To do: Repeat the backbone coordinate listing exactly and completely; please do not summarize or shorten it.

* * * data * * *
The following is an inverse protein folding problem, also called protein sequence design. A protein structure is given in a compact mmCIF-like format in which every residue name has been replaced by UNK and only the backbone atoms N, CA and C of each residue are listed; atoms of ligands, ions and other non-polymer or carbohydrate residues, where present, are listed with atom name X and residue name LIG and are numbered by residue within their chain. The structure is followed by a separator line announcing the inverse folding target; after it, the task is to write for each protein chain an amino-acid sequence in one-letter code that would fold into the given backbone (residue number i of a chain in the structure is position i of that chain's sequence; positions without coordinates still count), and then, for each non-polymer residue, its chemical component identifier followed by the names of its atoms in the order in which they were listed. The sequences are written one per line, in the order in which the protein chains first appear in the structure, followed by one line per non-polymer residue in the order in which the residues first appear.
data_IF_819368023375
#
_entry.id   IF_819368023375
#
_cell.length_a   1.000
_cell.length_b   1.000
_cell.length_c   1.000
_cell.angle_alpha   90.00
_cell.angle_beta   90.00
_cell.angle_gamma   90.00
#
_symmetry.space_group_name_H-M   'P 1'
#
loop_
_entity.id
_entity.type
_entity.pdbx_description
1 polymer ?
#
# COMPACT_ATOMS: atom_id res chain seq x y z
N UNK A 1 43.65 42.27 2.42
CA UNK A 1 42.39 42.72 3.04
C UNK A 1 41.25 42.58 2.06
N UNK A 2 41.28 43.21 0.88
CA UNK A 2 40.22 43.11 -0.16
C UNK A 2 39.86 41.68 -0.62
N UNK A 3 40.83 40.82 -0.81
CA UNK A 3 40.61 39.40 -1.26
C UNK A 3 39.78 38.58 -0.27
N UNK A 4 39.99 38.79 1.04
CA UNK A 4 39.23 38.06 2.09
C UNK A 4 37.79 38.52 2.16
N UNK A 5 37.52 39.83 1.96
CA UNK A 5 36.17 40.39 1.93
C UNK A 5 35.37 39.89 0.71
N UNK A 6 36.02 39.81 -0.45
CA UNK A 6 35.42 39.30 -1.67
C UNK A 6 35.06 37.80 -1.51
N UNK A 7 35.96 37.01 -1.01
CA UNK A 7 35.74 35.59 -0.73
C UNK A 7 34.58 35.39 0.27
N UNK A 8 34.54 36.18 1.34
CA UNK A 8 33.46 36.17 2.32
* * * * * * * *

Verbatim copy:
The following is an inverse protein folding problem, also called protein sequence design. A protein structure is given in a compact mmCIF-like format in which every residue name has been replaced by UNK and only the backbone atoms N, CA and C of each residue are listed; atoms of ligands, ions and other non-polymer or carbohydrate residues, where present, are listed with atom name X and residue name LIG and are numbered by residue within their chain. The structure is followed by a separator line announcing the inverse folding target; after it, the task is to write for each protein chain an amino-acid sequence in one-letter code that would fold into the given backbone (residue number i of a chain in the structure is position i of that chain's sequence; positions without coordinates still count), and then, for each non-polymer residue, its chemical component identifier followed by the names of its atoms in the order in which they were listed. The sequences are written one per line, in the order in which the protein chains first appear in the structure, followed by one line per non-polymer residue in the order in which the residues first appear.
data_IF_819368023375
#
_entry.id   IF_819368023375
#
_cell.length_a   1.000
_cell.length_b   1.000
_cell.length_c   1.000
_cell.angle_alpha   90.00
_cell.angle_beta   90.00
_cell.angle_gamma   90.00
#
_symmetry.space_group_name_H-M   'P 1'
#
loop_
_entity.id
_entity.type
_entity.pdbx_description
1 polymer ?
#
# COMPACT_ATOMS: atom_id res chain seq x y z
N UNK A 1 43.65 42.27 2.42
CA UNK A 1 42.39 42.72 3.04
C UNK A 1 41.25 42.58 2.06
N UNK A 2 41.28 43.21 0.88
CA UNK A 2 40.22 43.11 -0.16
C UNK A 2 39.86 41.68 -0.62
N UNK A 3 40.83 40.82 -0.81
CA UNK A 3 40.61 39.40 -1.26
C UNK A 3 39.78 38.58 -0.27
N UNK A 4 39.99 38.79 1.04
CA UNK A 4 39.23 38.06 2.09
C UNK A 4 37.79 38.52 2.16
N UNK A 5 37.52 39.83 1.96
CA UNK A 5 36.17 40.39 1.93
C UNK A 5 35.37 39.89 0.71
N UNK A 6 36.02 39.81 -0.45
CA UNK A 6 35.42 39.30 -1.67
C UNK A 6 35.06 37.80 -1.51
N UNK A 7 35.96 37.01 -1.01
CA UNK A 7 35.74 35.59 -0.73
C UNK A 7 34.58 35.39 0.27
N UNK A 8 34.54 36.18 1.34
CA UNK A 8 33.46 36.17 2.32